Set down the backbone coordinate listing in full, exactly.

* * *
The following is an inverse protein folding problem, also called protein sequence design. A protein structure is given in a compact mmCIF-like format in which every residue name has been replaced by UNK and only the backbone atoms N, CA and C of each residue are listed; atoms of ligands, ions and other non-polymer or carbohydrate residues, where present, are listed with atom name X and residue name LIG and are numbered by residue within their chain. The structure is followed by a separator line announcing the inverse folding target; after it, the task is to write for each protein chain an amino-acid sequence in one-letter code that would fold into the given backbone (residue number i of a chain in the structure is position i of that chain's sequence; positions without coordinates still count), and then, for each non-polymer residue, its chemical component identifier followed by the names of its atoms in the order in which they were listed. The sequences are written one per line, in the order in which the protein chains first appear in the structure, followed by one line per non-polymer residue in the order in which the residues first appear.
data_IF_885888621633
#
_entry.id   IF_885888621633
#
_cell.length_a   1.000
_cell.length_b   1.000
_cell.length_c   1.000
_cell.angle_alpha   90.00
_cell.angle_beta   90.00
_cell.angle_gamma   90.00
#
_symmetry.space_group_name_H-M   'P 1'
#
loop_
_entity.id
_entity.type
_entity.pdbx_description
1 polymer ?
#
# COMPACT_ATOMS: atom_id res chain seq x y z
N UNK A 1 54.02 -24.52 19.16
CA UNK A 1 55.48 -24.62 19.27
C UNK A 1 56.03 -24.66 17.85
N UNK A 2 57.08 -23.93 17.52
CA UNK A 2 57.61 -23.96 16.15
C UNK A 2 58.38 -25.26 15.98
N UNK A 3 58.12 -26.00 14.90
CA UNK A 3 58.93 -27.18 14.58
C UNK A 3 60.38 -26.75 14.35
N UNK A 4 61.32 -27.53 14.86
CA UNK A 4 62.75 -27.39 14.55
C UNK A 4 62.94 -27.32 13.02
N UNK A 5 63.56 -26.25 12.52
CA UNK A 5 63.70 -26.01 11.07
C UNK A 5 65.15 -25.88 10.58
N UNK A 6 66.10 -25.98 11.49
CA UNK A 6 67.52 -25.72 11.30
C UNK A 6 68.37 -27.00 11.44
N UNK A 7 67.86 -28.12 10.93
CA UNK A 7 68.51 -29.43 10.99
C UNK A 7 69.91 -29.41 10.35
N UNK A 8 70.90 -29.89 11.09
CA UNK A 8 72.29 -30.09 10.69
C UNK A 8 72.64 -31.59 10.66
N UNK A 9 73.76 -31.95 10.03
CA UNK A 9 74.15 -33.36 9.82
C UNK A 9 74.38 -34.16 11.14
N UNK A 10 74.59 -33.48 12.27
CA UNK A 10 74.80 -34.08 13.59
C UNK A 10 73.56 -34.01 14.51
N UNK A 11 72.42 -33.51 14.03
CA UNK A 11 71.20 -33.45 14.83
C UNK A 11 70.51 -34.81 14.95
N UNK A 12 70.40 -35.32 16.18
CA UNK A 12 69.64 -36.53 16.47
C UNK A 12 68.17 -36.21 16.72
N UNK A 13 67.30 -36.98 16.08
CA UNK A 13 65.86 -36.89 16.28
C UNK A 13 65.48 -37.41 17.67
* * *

The following is an inverse protein folding problem, also called protein sequence design. A protein structure is given in a compact mmCIF-like format in which every residue name has been replaced by UNK and only the backbone atoms N, CA and C of each residue are listed; atoms of ligands, ions and other non-polymer or carbohydrate residues, where present, are listed with atom name X and residue name LIG and are numbered by residue within their chain. The structure is followed by a separator line announcing the inverse folding target; after it, the task is to write for each protein chain an amino-acid sequence in one-letter code that would fold into the given backbone (residue number i of a chain in the structure is position i of that chain's sequence; positions without coordinates still count), and then, for each non-polymer residue, its chemical component identifier followed by the names of its atoms in the order in which they were listed. The sequences are written one per line, in the order in which the protein chains first appear in the structure, followed by one line per non-polymer residue in the order in which the residues first appear.
data_IF_885888621633
#
_entry.id   IF_885888621633
#
_cell.length_a   1.000
_cell.length_b   1.000
_cell.length_c   1.000
_cell.angle_alpha   90.00
_cell.angle_beta   90.00
_cell.angle_gamma   90.00
#
_symmetry.space_group_name_H-M   'P 1'
#
loop_
_entity.id
_entity.type
_entity.pdbx_description
1 polymer ?
#
# COMPACT_ATOMS: atom_id res chain seq x y z
N UNK A 1 54.02 -24.52 19.16
CA UNK A 1 55.48 -24.62 19.27
C UNK A 1 56.03 -24.66 17.85
N UNK A 2 57.08 -23.93 17.52
CA UNK A 2 57.61 -23.96 16.15
C UNK A 2 58.38 -25.26 15.98
N UNK A 3 58.12 -26.00 14.90
CA UNK A 3 58.93 -27.18 14.58
C UNK A 3 60.38 -26.75 14.35
N UNK A 4 61.32 -27.53 14.86
CA UNK A 4 62.75 -27.39 14.55
C UNK A 4 62.94 -27.32 13.02
N UNK A 5 63.56 -26.25 12.52
CA UNK A 5 63.70 -26.01 11.07
C UNK A 5 65.15 -25.88 10.58
N UNK A 6 66.10 -25.98 11.49
CA UNK A 6 67.52 -25.72 11.30
C UNK A 6 68.37 -27.00 11.44
N UNK A 7 67.86 -28.12 10.93
CA UNK A 7 68.51 -29.43 10.99
C UNK A 7 69.91 -29.41 10.35
N UNK A 8 70.90 -29.89 11.09
CA UNK A 8 72.29 -30.09 10.69
C UNK A 8 72.64 -31.59 10.66
N UNK A 9 73.76 -31.95 10.03
CA UNK A 9 74.15 -33.36 9.82
C UNK A 9 74.38 -34.16 11.14
N UNK A 10 74.59 -33.48 12.27
CA UNK A 10 74.80 -34.08 13.59
C UNK A 10 73.56 -34.01 14.51
N UNK A 11 72.42 -33.51 14.03
CA UNK A 11 71.20 -33.45 14.83
C UNK A 11 70.51 -34.81 14.95
N UNK A 12 70.40 -35.32 16.18
CA UNK A 12 69.64 -36.53 16.47
C UNK A 12 68.17 -36.21 16.72
N UNK A 13 67.30 -36.98 16.08
CA UNK A 13 65.86 -36.89 16.28
C UNK A 13 65.48 -37.41 17.67